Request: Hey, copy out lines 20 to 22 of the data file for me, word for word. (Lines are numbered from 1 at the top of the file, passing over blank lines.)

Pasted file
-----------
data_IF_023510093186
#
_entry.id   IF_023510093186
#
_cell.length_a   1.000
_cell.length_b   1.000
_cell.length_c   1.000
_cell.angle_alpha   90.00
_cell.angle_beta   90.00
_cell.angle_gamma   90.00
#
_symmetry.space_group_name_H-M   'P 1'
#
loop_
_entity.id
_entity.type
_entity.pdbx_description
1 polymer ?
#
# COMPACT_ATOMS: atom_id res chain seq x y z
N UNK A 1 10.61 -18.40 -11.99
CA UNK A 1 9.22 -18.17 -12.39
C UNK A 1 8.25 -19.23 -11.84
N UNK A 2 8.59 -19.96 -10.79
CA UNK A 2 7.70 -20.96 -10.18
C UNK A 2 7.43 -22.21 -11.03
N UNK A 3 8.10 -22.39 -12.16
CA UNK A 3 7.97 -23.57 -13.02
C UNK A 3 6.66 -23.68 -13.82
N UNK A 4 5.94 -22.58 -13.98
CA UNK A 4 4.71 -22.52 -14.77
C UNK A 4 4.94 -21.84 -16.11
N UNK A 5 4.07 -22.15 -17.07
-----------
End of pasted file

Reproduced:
# COMPACT_ATOMS: atom_id res chain seq x y z
N UNK A 1 10.61 -18.40 -11.99
CA UNK A 1 9.22 -18.17 -12.39